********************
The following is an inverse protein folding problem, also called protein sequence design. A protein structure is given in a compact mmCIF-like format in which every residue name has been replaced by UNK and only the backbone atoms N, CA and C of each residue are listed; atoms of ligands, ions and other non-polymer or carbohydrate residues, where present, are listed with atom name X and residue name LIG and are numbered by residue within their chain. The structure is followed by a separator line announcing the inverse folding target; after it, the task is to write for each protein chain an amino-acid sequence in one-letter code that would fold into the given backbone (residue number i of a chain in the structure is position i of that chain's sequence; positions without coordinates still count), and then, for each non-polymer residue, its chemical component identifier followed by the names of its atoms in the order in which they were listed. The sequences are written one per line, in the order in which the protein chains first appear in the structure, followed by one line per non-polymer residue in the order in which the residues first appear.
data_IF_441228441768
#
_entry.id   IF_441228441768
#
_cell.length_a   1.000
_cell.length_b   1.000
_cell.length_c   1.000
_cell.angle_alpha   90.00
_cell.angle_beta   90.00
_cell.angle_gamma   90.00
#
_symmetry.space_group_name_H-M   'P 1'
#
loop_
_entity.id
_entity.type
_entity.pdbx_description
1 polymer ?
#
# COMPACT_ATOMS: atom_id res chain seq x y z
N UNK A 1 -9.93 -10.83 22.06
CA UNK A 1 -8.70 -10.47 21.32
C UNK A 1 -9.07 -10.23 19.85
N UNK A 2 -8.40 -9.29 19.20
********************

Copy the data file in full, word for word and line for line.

The following is an inverse protein folding problem, also called protein sequence design. A protein structure is given in a compact mmCIF-like format in which every residue name has been replaced by UNK and only the backbone atoms N, CA and C of each residue are listed; atoms of ligands, ions and other non-polymer or carbohydrate residues, where present, are listed with atom name X and residue name LIG and are numbered by residue within their chain. The structure is followed by a separator line announcing the inverse folding target; after it, the task is to write for each protein chain an amino-acid sequence in one-letter code that would fold into the given backbone (residue number i of a chain in the structure is position i of that chain's sequence; positions without coordinates still count), and then, for each non-polymer residue, its chemical component identifier followed by the names of its atoms in the order in which they were listed. The sequences are written one per line, in the order in which the protein chains first appear in the structure, followed by one line per non-polymer residue in the order in which the residues first appear.
data_IF_441228441768
#
_entry.id   IF_441228441768
#
_cell.length_a   1.000
_cell.length_b   1.000
_cell.length_c   1.000
_cell.angle_alpha   90.00
_cell.angle_beta   90.00
_cell.angle_gamma   90.00
#
_symmetry.space_group_name_H-M   'P 1'
#
loop_
_entity.id
_entity.type
_entity.pdbx_description
1 polymer ?
#
# COMPACT_ATOMS: atom_id res chain seq x y z
N UNK A 1 -9.93 -10.83 22.06
CA UNK A 1 -8.70 -10.47 21.32
C UNK A 1 -9.07 -10.23 19.85
N UNK A 2 -8.40 -9.29 19.20